Nick Voke rewriting ISU golf history books

Sophomore golfer Nick Voke lines up a putt at practice on April 14. At the 2015 Gopher Invitational, Voke led the ISU men’s golf team by tying for 3rd place out of 81 golfers.

Jack Bluhm

The sound of a golf club hitting a golf ball cuts through the crisp spring air at the Veenker Memorial Golf Course in Ames, Iowa, over and over again.

ISU coach Andrew Tank looks on and just watches, not saying a single word. His player goes through the same motion of swinging his golf club and driving the ball out into the open field of the driving range.

Smack, smack, smack.

Some teammates look on and watch in silence, mentally taking notes on the differences in their swings and looking for little details that could help them elevate their own game.

With each swing of the club, the expression on Nick Voke’s face never changes.

Voke has reached that point during practice where he is absorbed by the game of golf, focused on making solid contact with the ball. He envisions it flying down the middle of the fairway, giving him the perfect set up shot to get it on the green and then into the hole.

He is focused on making school history and having his name etched in the ISU record books.

Voke was not immediately a dedicated golfer. He originally viewed golf as an old man’s game as a young boy.

“I was about 11 when I first started to golf, thanks to one of my mates’ dad dragging me out on the course one afternoon,” he said.

After that first day on the course, Voke’s mother went out and bought him his first set of clubs. That is when his love affair with golf started.

Eight years down the road, Voke played at the World Junior Championship, representing his home country of New Zealand. That’s when he finally believed he could get a scholarship through his golf game, so he started making connections with college coaches. Iowa State, however, was not on his immediate radar.

“I did not know all that much about Iowa State back then and was not contacted right off the bat,” Voke said. “A fellow New Zealander who was at the tournament actually made connections with coach Tank first, which ultimately led him to me.”

Voke feels like he has found a new family while leaving an impression at Iowa State.

Voke’s first career win at Iowa State came during his sophomore year at the VCU shootout in Virginia. This was only the beginning.

“My first one was a pretty big milestone for me because it was my first college tournament coming back from injury,” Voke said.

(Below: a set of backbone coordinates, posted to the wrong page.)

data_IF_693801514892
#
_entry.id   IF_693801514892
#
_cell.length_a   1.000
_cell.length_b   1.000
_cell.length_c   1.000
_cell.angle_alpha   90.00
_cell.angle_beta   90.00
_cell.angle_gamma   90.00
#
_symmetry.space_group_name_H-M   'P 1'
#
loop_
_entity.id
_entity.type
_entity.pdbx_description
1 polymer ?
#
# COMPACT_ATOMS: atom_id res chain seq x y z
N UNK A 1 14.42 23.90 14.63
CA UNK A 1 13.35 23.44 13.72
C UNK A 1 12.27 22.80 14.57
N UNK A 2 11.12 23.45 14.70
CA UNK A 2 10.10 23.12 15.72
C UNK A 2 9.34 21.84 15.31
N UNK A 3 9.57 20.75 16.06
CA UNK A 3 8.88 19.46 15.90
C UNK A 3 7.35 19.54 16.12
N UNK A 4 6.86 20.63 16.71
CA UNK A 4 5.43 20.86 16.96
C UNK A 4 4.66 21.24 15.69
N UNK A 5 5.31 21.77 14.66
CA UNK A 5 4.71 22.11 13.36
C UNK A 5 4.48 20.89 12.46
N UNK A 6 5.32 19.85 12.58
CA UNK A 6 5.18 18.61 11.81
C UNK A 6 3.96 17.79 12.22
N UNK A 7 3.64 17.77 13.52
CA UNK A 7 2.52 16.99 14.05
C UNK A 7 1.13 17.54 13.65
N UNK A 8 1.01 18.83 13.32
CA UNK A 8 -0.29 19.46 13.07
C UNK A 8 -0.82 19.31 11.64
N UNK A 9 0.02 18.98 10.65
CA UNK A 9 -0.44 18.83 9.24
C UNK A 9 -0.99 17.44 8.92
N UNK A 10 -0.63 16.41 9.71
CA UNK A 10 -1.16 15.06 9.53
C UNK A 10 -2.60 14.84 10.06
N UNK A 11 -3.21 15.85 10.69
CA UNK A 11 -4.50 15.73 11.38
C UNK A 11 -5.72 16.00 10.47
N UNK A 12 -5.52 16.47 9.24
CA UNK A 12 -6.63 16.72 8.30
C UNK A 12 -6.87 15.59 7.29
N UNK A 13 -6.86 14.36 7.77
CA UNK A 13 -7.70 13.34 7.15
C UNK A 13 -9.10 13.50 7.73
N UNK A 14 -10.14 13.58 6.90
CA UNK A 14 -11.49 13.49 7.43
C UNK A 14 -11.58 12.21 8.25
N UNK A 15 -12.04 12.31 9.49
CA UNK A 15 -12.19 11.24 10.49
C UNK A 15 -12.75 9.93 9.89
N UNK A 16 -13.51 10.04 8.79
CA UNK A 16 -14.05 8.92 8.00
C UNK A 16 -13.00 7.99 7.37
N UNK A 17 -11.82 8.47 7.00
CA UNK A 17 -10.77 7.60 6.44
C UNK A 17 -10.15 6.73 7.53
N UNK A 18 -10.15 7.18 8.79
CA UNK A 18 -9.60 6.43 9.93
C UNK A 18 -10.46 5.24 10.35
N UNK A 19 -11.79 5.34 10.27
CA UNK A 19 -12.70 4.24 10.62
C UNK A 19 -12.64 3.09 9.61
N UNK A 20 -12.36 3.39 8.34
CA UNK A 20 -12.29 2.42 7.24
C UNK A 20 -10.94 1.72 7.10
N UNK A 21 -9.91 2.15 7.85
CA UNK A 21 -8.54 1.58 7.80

Voke broke his collarbone in the summer just before returning to school.

After the tournament, his future looked bright and he knew if he wanted another trophy he was going to have to put in many hours of hard work and dedication.

“Nick has a passion and a belief in himself that is quite special,” Tank said. “He sets high goals for himself and then goes out there and backs it up. His scheduling and motivation, along with his calm manner are the reasons why he is the type of player that is easy to work with.”

Voke, now in his junior year, added two more wins to his career total. His latest victory at the National Invitational Tournament in Arizona put him into a tie for the second most wins in ISU history.

He is just one win away from sharing the top spot with Scott Fernandez. He not only moved into second for individual wins but was also able to achieve his first record by becoming the first Cyclone to shoot 7-under par in a round multiple times.

“Nick is a special player to have on the team,” said assistant coach Chad Keohane. “He knows what the records are and is definitely shooting for them. He is such a pure talent that he has the vision of capturing these records and this last one shows that when he is on his game he can do great things.”

With his name now forever inscribed in the history book, Voke wants to add more to his resumé. And he has two other records on his mind. 

“The record that I really have my eyes set on is Scott’s single season scoring record and I want to be an All-American,” he said.

Only three golfers have ever been named All-Americans in ISU men’s golf history. If Voke were to add his name to that list, he compared it to getting his face sculpted on to the proverbial Mount Rushmore of ISU men’s golf.

The single-season scoring title is the one that is going to be Voke’s toughest challenge. Fernandez set the bar high, with an 71.27 stroke average back in the 2012-13 season, but Voke is just ahead of that pace, posting a 71.50 stroke average so far

With all this about focus, determination and breaking records, it looks like golf is the only thing in Voke’s life.

That would be wrong. 

“Nick is a pretty funny guy when he is off the course,” said junior teammate Ruben Sondjaja. “We have a similar sense of humor, and sometimes I even wonder if that kid has his head screwed on all the way tight.”